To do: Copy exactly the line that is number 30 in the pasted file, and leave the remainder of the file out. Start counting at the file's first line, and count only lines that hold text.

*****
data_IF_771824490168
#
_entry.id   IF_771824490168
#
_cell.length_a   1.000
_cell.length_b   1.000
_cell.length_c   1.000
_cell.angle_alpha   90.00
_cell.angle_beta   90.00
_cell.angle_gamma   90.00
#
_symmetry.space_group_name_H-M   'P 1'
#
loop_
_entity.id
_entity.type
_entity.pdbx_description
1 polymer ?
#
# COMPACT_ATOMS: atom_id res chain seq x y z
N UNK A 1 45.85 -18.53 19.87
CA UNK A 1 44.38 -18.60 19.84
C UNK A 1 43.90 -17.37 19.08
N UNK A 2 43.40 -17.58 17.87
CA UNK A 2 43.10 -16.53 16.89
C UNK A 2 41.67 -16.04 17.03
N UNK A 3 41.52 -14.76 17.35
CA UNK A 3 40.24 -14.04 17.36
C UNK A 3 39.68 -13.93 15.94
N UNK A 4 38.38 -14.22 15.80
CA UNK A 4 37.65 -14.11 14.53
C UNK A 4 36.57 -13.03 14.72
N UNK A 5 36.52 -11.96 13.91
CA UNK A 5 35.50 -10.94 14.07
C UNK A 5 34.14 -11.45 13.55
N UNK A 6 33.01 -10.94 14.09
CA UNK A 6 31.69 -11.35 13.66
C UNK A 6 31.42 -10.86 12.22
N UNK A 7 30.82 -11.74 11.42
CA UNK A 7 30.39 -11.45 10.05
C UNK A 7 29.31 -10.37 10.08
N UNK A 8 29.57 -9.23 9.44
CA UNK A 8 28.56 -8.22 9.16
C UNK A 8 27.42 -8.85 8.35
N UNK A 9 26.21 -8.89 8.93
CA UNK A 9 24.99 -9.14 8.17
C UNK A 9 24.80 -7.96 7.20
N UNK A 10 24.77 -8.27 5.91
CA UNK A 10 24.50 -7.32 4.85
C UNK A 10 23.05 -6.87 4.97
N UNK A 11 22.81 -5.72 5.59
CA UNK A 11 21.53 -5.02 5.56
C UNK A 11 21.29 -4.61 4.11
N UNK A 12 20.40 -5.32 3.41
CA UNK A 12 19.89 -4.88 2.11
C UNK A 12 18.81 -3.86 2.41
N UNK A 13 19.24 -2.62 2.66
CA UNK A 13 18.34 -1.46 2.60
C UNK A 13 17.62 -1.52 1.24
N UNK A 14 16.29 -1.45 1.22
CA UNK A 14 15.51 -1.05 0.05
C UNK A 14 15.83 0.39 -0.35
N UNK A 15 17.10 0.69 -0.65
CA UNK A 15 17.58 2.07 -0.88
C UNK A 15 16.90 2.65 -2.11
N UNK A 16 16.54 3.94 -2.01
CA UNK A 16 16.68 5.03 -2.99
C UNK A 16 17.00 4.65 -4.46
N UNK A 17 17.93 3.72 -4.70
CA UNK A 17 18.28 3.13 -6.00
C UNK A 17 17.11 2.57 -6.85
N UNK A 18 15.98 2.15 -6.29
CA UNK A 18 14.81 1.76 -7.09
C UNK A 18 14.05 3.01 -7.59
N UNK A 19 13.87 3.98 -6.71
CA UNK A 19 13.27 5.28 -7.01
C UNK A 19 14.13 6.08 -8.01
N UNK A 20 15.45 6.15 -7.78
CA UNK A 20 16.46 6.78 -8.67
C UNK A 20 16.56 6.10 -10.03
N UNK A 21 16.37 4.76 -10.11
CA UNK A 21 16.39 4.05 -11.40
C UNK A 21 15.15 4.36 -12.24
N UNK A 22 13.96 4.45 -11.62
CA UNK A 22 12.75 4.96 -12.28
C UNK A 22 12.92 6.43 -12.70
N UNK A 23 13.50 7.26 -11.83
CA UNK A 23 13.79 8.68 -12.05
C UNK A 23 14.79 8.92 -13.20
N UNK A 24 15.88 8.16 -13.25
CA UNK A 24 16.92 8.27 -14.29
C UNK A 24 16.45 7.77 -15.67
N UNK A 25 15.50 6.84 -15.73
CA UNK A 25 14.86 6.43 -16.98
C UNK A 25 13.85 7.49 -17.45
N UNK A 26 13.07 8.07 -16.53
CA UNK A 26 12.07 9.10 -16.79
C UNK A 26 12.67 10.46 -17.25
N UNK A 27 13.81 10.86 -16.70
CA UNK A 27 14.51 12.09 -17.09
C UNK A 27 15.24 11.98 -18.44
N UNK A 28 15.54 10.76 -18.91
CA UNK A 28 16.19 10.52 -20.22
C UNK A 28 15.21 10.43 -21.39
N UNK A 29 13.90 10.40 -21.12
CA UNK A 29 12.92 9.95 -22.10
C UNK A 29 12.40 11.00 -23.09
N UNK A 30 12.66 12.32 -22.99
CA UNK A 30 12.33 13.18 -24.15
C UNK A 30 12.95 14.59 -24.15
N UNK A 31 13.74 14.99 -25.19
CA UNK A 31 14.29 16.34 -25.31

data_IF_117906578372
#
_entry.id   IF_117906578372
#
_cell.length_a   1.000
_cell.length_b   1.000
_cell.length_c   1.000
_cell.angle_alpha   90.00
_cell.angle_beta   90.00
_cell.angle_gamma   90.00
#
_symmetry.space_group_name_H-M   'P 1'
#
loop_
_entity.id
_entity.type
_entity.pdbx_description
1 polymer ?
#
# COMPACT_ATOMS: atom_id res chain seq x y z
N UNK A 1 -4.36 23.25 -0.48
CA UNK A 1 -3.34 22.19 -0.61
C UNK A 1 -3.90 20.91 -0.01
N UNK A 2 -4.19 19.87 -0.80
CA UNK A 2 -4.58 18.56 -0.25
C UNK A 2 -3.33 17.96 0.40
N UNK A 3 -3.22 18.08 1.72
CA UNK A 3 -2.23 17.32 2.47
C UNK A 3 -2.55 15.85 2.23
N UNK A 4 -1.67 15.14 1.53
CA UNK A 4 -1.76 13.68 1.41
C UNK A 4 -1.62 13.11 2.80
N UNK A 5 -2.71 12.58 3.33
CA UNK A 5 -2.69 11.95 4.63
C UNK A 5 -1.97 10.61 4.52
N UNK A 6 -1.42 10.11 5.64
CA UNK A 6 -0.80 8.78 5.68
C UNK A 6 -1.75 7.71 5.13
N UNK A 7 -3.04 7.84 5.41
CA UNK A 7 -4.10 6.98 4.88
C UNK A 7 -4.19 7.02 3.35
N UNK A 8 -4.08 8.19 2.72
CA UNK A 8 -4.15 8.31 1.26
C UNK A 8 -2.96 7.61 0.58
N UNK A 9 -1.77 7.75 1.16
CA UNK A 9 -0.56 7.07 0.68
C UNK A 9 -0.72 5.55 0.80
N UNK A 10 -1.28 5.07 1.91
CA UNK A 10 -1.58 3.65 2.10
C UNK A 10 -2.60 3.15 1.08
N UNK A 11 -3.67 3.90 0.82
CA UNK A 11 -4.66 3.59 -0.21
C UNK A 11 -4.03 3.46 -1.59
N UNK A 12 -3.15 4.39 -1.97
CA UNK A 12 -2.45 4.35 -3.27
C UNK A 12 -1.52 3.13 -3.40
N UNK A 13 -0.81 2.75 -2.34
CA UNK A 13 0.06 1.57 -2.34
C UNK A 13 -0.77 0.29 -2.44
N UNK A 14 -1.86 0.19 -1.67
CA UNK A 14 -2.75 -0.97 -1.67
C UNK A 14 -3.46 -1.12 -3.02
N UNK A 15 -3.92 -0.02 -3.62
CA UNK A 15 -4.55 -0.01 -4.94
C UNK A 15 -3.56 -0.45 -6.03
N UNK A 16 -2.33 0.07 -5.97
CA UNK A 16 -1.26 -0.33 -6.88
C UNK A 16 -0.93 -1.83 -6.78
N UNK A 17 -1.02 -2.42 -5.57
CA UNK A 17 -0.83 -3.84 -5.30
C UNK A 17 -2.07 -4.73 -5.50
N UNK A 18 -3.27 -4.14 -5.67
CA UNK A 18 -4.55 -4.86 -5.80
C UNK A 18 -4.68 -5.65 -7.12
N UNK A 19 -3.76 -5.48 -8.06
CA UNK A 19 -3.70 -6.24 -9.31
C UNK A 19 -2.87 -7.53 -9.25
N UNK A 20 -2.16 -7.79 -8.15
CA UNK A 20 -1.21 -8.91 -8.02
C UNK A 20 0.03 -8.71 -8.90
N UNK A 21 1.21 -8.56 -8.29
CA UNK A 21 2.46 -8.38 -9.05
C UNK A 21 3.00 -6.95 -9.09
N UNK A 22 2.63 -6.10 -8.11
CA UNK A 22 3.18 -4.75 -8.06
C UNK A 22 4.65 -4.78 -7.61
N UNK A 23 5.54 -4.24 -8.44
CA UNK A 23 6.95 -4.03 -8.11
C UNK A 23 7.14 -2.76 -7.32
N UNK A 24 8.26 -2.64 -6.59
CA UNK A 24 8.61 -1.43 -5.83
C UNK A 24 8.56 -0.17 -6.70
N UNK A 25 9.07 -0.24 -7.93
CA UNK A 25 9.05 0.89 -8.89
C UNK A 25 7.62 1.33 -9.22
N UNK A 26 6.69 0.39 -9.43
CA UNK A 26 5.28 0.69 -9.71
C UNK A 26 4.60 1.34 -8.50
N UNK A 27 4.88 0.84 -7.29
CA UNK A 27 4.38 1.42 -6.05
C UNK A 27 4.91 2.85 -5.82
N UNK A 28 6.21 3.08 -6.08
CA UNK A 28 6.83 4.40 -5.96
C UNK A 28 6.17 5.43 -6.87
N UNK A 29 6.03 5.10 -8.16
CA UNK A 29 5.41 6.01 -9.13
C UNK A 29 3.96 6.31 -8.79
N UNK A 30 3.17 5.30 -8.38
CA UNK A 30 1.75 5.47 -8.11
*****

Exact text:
N UNK A 4 38.38 -14.22 15.80